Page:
This is a delightful little book and I truly wish both it and the attitudes it embodies had been around 25 years ago when I as a teenage living in Australia found a Flying fox that had been shot. We kept it for a few days, feeding it on peaches, before taking it into the vet. It had a broken wing but was otherwise unharmed, however he claimed the wing could not be set and that the animal would be a cripple for the rest of its life. Regretfully we followed his advice and had it put down, Flying foxes were considered vermin by most people in Australia in those days and I was somewhat unusual in seeing something attractive in one. I can easily remember how amazed I was at it furry-mammalness, and its seeming dog or cat level intelligence. I have had a soft spot for flying foxes in my mind ever since and thus I was truly pleased to receive a review copy of this book.
Reading this book was a pure pleasure trip, not only for the concise and pertinent information it supplied the avid informivore within me but also because it is well written with an easily approachable style. It was also a great pleasure to learn that Flying foxes in Australia are now beginning to receive some respect and that their often fundamental importance in the maintenance of many Australian ecosystems is now accepted such that conserving them is rapidly becoming more important than exterminating them.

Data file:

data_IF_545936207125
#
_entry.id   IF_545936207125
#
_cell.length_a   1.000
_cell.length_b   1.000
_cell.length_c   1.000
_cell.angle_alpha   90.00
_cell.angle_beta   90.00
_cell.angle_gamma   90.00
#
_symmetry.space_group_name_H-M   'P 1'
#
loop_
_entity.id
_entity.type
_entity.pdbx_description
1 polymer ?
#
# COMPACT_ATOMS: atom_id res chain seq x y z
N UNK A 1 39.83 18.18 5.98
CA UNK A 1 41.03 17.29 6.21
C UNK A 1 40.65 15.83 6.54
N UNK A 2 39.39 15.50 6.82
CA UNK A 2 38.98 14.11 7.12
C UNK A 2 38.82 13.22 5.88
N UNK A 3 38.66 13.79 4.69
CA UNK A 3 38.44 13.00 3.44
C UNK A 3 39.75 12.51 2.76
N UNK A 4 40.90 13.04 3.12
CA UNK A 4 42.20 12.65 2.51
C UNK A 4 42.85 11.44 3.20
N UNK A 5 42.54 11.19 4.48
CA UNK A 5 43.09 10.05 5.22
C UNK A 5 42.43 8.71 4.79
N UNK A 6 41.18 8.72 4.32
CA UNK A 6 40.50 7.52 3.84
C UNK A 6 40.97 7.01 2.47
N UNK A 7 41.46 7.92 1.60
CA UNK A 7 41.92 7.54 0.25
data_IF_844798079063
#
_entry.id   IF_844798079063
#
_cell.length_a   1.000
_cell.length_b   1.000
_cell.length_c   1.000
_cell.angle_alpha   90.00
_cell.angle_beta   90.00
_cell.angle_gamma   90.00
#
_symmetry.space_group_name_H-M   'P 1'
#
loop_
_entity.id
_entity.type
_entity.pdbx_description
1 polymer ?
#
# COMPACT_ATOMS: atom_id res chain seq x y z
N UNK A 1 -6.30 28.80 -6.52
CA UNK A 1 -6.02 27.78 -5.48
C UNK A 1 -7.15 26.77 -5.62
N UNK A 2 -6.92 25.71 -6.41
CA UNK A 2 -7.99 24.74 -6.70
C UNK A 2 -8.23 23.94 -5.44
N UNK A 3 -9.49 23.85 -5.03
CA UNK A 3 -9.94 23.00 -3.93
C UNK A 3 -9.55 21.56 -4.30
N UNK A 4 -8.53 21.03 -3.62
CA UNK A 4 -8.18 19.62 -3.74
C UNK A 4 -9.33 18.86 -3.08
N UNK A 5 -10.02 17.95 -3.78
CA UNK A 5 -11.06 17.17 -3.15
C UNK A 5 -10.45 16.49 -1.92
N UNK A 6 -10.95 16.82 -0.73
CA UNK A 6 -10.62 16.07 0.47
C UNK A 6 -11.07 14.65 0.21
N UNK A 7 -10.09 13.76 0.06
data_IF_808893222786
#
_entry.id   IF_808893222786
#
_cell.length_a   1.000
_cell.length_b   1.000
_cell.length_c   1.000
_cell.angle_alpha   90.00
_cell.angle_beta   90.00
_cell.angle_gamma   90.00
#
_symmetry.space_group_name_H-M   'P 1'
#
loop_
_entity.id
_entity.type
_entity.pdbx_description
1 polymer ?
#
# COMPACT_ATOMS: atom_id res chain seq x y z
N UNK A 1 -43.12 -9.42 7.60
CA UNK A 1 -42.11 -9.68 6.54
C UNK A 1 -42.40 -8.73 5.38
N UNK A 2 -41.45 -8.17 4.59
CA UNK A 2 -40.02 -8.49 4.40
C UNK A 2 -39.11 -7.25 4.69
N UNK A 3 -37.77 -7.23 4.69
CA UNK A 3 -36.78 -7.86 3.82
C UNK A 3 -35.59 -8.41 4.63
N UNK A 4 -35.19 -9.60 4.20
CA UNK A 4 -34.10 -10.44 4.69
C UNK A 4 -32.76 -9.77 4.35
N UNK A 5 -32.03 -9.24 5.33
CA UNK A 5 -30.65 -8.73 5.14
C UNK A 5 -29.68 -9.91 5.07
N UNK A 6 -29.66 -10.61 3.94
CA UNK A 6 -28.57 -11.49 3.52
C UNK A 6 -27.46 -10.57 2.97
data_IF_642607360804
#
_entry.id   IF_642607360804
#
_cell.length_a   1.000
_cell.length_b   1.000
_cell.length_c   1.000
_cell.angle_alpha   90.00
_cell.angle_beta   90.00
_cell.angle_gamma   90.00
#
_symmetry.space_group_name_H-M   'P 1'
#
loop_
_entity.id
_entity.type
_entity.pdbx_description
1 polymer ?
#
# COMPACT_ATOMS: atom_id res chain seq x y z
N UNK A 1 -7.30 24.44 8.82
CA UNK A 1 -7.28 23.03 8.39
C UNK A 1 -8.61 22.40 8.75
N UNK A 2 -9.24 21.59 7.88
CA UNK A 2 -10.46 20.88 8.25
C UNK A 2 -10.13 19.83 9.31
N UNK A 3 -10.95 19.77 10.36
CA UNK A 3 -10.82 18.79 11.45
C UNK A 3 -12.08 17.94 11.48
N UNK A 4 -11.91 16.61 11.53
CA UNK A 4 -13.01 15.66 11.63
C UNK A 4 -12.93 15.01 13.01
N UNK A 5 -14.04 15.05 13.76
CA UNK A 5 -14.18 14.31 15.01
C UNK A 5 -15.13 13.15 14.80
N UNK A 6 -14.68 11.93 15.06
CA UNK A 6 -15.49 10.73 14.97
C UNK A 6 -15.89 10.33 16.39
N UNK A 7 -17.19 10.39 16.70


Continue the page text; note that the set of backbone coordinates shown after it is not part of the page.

Flying foxes, Megachiroptera, are megabats, large enough to be considered as food items by many indigenous peoples and certainly large enough to escape the 'creepy' label so many people erroneously apply to their smaller and more prolific cousins the Microchiroptera. Their biology, which is lucidly explained in this book is intimately tied to the native trees they feed on and it is an important step in their conservation that their ecology should be understood. This book, though obviously constrained by the limits of modern scientific understanding, presents the reader with a concise but complete image of the lives and habits of these wonderful, and until recently unfairly persecuted, animals. It is excellently illustrated throughout with B/W photos and drawings by Louise Sanders and has a central section of 26 colour plates depicting a number of species.
Chapter headings are:- 1)Introduction; 2)Historical Background; 3)Identification and Distribution; 4)Anatomy and Physiology; 5)Reproduction and Life Cycle; 6)Mortality and Disease; 7)Behaviour; 8)Diet and Feeding Ecology; 9)Migration; 10)Conservation and Management; 11)Rehabilitation and Rearing; as well as an appendix of "Native plant species known to be consumed by Australian Flying foxes"; a list of references, a glossary and an index.
This document was last updated on the 17th April 1999